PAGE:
A group of scientists warned the leaders of rich countries on Thursday that the world is badly unprepared for the next pandemic and must urgently lay the groundwork for a swift, equitable global response that puts lives over pharmaceutical industry profits.
letter to the heads of G7 nations as they gathered in Hiroshima for their annual summit, 16 scientists from South Africa, Brazil, the U.S., the United Kingdom, Japan, Indonesia, and other nations wrote that "it is critical that in the next health crisis the world rapidly deploys medical countermeasures in every country, regardless of their ability to pay," invoking the deadly failure to ensure sufficient access to Covid-19 vaccines in poor nations.
A just response, the scientists wrote, "requires removing every barrier to the development and production of medicines and vaccines—an area where the world failed during the Covid-19 and AIDS pandemics."
"Upholding strict intellectual property rules secured monopolies for pharmaceutical companies and prevented the widespread production of affordable generic vaccines and medicines in developing countries," they continued. "We write to you to emphasize and ask that you center the protection of human rights, such as the right to health and the right to benefit from scientific progress, over windfall profits."
The scientists' letter comes weeks after two dozen pharmaceutical company CEOs—including Eli Lilly chief David Ricks—met with Japanese Prime Minister Fumio Kishida to discuss
ways to "strengthen the power of science and an innovation ecosystem built on the protection of intellectual property rights and free access to pathogens."
That was how the International Federation of Pharmaceutical Manufacturers and Associations (IFPMA)—a powerful industry trade group whose membership list includes Pfizer, Moderna, and Merck—described the meeting with Kishida, which took place less than a month after the World Health Organization (WHO) formally
declared the coronavirus pandemic over as a global health emergency.
The death toll from the pandemic is believed to be in the tens of millions, and research has shown that many deaths could have been averted with
more equal vaccine access worldwide.
But efforts to remove barriers that hindered vaccine production and distribution—including patent laws—were
blocked by rich countries at the behest of the pharmaceutical industry, which furiously opposed any changes that threatened their monopoly control over the lifesaving shots.
at the center of those aggressive lobbying efforts.
"We cannot double-down on implementation of intellectual property rules that make pandemics longer, costlier, and deadlier."
In their letter to G7 leaders—a group that includes Kishida, U.S. President Joe Biden, and Canadian Prime Minister Justin Trudeau—the scientists expressed dismay that the pharmaceutical industry is still "advocating a maximalist approach to intellectual property, disregarding the impact on public health."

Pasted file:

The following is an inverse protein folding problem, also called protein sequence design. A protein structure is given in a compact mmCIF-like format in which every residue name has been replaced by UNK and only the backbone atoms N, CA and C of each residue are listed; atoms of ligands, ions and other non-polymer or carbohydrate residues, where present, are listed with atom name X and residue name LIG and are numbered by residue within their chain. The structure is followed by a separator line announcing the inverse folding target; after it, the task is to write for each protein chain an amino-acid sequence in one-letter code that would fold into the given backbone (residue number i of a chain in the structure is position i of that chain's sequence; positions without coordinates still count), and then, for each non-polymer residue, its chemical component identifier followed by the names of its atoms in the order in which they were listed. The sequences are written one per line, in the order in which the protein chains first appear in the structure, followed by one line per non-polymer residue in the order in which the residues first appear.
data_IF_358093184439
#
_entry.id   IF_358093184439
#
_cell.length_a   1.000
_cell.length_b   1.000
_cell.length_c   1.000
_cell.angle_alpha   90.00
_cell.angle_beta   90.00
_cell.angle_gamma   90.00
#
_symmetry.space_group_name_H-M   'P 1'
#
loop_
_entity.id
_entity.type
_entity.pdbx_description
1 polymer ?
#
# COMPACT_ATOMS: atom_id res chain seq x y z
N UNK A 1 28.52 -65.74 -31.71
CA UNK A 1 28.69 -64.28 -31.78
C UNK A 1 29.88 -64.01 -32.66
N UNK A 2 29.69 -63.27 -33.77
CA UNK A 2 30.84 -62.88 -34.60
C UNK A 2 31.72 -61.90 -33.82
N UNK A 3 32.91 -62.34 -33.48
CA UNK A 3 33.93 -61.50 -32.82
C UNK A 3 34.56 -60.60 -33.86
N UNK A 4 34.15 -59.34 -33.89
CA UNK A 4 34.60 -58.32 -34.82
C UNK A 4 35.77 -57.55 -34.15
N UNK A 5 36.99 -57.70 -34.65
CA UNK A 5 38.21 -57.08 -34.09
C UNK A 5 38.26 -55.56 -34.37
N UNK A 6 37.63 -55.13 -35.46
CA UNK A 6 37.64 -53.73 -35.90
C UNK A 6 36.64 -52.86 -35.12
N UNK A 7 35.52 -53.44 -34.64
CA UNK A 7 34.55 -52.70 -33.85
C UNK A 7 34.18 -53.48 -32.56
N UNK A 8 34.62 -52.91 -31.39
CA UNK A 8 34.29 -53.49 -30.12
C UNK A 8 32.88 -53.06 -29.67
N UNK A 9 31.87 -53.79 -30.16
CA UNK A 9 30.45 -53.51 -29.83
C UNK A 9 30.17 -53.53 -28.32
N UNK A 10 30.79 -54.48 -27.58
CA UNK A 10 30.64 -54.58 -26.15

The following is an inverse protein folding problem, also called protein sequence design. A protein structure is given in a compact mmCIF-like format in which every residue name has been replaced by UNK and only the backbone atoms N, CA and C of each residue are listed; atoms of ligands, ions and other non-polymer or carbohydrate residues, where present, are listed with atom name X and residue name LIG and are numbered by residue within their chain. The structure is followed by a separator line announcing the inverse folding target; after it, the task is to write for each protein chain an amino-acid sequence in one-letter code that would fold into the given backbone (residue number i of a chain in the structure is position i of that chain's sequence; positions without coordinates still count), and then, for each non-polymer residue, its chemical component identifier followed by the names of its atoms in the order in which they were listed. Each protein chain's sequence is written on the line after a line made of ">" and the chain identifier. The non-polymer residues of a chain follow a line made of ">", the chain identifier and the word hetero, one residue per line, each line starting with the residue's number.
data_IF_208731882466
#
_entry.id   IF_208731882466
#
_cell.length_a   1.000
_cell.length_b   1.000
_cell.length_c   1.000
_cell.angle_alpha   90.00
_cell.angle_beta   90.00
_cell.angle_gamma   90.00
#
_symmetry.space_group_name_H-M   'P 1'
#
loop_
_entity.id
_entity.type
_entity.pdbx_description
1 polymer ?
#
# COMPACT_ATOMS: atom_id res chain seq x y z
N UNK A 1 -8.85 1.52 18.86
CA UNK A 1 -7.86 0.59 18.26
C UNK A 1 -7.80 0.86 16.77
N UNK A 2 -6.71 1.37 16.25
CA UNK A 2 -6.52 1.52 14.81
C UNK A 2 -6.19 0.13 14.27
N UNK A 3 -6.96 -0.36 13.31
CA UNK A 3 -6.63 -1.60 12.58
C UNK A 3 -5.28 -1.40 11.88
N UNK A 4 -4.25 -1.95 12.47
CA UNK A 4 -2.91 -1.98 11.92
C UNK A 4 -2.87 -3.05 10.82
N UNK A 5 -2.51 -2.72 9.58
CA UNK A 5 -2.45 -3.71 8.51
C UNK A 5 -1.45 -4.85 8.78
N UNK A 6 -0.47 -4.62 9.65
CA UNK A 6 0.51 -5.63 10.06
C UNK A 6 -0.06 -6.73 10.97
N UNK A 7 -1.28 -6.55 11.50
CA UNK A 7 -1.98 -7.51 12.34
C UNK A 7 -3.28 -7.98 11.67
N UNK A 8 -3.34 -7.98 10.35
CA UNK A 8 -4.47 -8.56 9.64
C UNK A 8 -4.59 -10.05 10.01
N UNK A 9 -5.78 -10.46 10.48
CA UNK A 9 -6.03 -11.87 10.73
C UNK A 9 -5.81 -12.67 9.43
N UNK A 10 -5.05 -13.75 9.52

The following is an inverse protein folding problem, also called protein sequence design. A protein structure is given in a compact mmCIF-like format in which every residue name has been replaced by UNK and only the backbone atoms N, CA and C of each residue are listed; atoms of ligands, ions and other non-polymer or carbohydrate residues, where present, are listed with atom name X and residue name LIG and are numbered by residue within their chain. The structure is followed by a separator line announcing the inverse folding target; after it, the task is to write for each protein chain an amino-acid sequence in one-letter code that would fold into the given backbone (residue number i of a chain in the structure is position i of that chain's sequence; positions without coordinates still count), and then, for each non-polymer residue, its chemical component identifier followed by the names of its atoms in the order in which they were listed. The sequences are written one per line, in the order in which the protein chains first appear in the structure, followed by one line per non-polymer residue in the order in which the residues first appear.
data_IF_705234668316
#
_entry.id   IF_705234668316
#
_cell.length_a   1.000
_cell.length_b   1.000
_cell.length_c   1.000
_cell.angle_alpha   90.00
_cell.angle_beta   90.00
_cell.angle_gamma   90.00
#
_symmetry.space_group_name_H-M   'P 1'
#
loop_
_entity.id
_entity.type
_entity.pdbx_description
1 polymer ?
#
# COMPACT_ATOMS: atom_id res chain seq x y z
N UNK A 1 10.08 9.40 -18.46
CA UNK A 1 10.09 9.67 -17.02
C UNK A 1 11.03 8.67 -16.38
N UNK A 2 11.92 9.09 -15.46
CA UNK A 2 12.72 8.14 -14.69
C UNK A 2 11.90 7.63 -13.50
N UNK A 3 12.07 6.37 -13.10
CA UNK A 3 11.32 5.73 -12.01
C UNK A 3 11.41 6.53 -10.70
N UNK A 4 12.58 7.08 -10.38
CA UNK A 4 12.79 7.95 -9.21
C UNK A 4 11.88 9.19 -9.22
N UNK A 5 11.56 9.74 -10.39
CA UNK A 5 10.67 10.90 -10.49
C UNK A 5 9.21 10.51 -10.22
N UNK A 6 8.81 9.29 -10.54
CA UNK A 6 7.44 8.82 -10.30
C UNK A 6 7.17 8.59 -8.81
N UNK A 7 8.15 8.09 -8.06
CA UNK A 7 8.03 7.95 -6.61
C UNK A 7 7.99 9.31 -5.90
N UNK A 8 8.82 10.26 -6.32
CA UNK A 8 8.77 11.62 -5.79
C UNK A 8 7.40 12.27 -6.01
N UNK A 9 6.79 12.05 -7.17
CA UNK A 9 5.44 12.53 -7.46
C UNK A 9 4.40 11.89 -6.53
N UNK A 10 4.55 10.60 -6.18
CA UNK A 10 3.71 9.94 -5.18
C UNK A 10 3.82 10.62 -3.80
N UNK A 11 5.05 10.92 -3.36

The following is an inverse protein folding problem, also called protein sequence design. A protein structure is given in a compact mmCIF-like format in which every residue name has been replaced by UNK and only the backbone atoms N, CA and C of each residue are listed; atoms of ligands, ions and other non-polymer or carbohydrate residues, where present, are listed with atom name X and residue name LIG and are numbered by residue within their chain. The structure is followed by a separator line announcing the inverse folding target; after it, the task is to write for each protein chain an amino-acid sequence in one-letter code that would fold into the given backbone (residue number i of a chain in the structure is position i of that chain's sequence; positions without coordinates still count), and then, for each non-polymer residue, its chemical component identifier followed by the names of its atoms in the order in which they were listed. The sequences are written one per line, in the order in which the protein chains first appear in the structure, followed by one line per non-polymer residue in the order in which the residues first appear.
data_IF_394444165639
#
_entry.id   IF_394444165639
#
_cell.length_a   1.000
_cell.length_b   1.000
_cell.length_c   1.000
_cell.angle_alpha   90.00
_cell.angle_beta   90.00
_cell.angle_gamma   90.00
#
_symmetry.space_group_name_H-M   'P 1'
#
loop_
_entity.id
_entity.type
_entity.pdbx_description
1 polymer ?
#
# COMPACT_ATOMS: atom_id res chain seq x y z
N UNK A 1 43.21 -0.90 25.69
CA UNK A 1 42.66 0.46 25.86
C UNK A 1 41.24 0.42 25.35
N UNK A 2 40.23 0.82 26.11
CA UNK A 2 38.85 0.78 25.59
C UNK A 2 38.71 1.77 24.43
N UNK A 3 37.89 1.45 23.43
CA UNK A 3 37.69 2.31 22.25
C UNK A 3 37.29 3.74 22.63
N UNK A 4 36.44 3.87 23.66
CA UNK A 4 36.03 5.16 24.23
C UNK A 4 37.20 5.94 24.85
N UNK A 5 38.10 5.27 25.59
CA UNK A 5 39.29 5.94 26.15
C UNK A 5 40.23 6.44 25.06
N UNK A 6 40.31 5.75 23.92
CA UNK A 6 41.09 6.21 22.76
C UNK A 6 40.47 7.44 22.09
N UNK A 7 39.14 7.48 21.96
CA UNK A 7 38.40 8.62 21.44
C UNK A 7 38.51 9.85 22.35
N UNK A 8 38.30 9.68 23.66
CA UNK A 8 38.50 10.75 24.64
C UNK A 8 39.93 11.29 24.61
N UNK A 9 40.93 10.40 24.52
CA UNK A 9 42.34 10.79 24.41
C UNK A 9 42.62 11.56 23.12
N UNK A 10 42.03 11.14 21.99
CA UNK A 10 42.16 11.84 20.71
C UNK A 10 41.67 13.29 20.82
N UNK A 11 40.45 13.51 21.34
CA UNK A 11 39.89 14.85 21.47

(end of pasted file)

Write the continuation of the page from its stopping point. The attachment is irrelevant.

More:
"This is an extreme view that flies in the fact of mainstream scientific opinion," they wrote. "This position endangers the kind of scientific collaboration that is essential to properly prevent, prepare for, and respond to health crises, especially infectious diseases. It condemns most people who live in low and middle-income countries to remain at the back of the line in any future pandemic and exposes them inequitably to death and devastation for longer than people in high-income countries."
Dr. Craig Spencer, associate professor of the practice at Brown University School of Public Health and one of the new letter's signatories, said in a statement Thursday that "we believe that the right to health is more important than windfall profits, particularly in a health crisis."
"The pharmaceutical industry will always lobby to maximize their own profits, regardless of the impact on public health, but G7 leaders must resist," said Spencer. "We cannot double-down on implementation of intellectual property rules that make pandemics longer, costlier, and deadlier."
Another letter signatory, Dr. Quarraisha Abdool Karim of the Center for the AIDS Program of Research in South Africa (CAPRISA), added that "G7 Health Ministers have discussed preparing for the next pandemic but have not considered important lessons from Covid-19."
The letter cited
one model that put the possibility of another pandemic as deadly as Covid-19 within the next 10 years at 27.5%. It also points to a study published in Proceedings of the National Academy of Sciences suggesting that "the annual probability of extreme epidemics occurring could increase threefold in the coming decades."
While the scientists said they were encouraged by elements of the WHO's draft pandemic treaty, noting that it includes "provisions to increase the transfer of medical technology to developing countries and to support the suspension of intellectual property rules," they expressed concern that those proposals could suffer the same fate as earlier efforts to waive patent rules.
"We are not asking you to force or demand that institutions are uncompensated for their work, but we urge you make sure compensation is fair and just, and to resist the lobbying of institutions that have prioritized profits over people and public health needs," the scientists wrote. "There is no time to waste."